Spreading risk makes sense for Sprigg’s

02 August 2022 Wheat News

With a 9000 hectare 2022 cropping program in WA’s tough north eastern wheatbelt, the Sprigg family takes risk spreading seriously.

That’s why Hayden Sprigg and his family opted to sow 1800ha of InterGrain’s quick maturing wheat Vixen this season as a key component of their 5500ha wheat program north of Mukinbudin.

Recognised as WA’s highest yielding wheat, based on long-term 2017-21 WA NVT data, Vixen also presents positive and diverse marketing options due to its dual Australian Hard Noodle and AH classifications.

With 2022 kicking off with decent opening rains and promising price expectations, canola rotation planting was upped to 1800ha, followed by 1000ha of InterGrain barleys Spartacus CL, Maximus CL and Litmus and 5500ha of wheat. The balance of the 9000ha was sown to oats for grazing and grain, plus vetch as a pasture legume.

“As wheat covers more than half our cropping program, we look for diversity when making our variety selection, particularly when it comes to maturity,” Hayden said.

“Hence last year we bulked up a tonne of Vixen seed, which gave us 110 tonnes of seed back for this season after cleaning.

“Sown at 22 kilograms per hectare in a 40ha  block, it was our highest yielding variety, despite being frosted on the main stem.”

Hayden is confident Vixen will meet all challenges this year across a range of soil types, including a reasonable area of heavy soils which favours such an AH variety.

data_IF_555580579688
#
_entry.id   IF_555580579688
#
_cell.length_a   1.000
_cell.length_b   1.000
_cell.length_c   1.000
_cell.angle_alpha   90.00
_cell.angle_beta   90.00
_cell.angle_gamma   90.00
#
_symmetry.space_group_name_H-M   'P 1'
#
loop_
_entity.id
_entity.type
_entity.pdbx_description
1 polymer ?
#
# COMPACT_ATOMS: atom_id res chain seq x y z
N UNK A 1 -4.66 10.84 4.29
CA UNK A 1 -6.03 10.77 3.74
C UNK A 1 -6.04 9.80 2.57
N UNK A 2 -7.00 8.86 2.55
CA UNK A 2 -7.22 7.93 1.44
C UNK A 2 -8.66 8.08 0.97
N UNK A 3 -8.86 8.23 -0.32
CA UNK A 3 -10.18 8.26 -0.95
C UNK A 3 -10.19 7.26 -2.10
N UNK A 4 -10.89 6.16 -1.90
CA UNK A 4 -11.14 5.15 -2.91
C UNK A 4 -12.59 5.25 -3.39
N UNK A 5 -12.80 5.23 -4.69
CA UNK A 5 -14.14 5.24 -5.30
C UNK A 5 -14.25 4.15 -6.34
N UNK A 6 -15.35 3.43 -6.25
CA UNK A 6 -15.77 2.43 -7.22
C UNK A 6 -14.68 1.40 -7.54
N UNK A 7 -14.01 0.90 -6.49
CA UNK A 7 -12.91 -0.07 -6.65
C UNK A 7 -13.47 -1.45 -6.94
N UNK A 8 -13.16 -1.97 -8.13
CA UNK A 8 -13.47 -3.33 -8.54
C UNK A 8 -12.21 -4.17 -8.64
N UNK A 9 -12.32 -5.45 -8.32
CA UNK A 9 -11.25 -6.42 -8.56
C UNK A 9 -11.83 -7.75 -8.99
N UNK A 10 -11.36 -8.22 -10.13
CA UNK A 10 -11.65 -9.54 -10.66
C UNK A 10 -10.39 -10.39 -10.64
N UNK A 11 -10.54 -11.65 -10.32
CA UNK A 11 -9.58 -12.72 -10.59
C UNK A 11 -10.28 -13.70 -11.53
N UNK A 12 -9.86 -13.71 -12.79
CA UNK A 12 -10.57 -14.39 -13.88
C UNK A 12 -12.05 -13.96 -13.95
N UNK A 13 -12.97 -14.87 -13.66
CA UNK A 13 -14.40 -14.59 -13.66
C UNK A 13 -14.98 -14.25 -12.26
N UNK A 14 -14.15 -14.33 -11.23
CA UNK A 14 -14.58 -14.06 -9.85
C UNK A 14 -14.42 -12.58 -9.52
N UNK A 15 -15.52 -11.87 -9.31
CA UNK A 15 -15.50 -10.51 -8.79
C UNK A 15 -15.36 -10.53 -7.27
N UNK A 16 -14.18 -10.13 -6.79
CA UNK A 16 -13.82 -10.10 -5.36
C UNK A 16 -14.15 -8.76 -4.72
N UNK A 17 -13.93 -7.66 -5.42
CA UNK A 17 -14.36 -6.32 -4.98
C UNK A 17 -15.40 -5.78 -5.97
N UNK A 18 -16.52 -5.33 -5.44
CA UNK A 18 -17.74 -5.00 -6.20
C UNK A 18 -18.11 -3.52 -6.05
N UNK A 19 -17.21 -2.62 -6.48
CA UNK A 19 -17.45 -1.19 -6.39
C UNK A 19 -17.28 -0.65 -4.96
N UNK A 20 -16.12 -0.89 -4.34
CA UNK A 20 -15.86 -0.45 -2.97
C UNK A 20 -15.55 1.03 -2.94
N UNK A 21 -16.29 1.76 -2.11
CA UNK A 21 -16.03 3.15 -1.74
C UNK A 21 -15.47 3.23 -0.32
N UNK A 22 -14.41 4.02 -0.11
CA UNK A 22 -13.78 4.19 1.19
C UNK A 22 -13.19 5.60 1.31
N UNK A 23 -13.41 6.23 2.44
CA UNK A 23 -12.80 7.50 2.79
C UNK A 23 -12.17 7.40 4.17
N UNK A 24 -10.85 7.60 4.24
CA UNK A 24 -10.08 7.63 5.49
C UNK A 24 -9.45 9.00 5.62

“In this area, our seasons can be cut short, so one of our biggest challenges is getting varieties to finish before terminal drought hits,” Hayden said.

“The combination of positive Vixen yield reports from neighbours and reviewing NVT data means we could confidently sow Vixen as a quick maturing variety after our mid maturing lines.

“In the past, quicker maturing lines weren’t yield competitive with main season varieties such as Scepter , but so far it’s been a good move” Hayden said.

“I’m looking forward to seeing how Vixen performs this season in what’s shaping up as a very different season to 2021.”

Hayden Sprigg, Mukinbudin grower in his cracking Vixen crop on the 8th July 2022.

Hayden Sprigg, Mukinbudin grower in his cracking Vixen crop on the 8th July 2022.

The Sprigg’s wheat program consists of 2000ha of InterGrain’s ANW Ninja sown at the start of May, 1800ha of AH Scepter sown in middle of May, followed by 1800ha of AH(N) Vixen.

Additionally, 40ha of InterGrain’s Rockstar wheat (AHN) was sown as a bulk up block for possible use as an earlier sowing option in 2023.

According to InterGrain Wheat Breeder Dan Mullan, Vixen offers a true varietal opportunity within wheat programs to help spread flowering windows during critical spring stress periods, which commonly occur in the north eastern wheatbelt.

“Vixen has continued its streak as a stellar performer, as the highest yielding wheat on average based on long-term 2017-21 WA NVT data, highlighting Vixen’s capacity to perform across a range of seasons, Dr Mullan said.

Vixen has very good tillering and biomass growth capacity, a trait absent in many previous quick maturing wheat varieties.

Vixen also has strong physical grain characteristics, with a strong protein accumulation capacity relative to yield potential and a good grain size and hectolitre weight.

Vixen is available through WA Seedclub Members and is a farmer-to-farmer trade approved variety.

For more information about Vixen, contact Northern WA Territory Manager Rachel Asquith on 0483 311 901 or rasquith@intergain.com or WA Southern and Central Territory Manager Georgia Trainor on 0439 093 166 or gtrainor@intergrain.com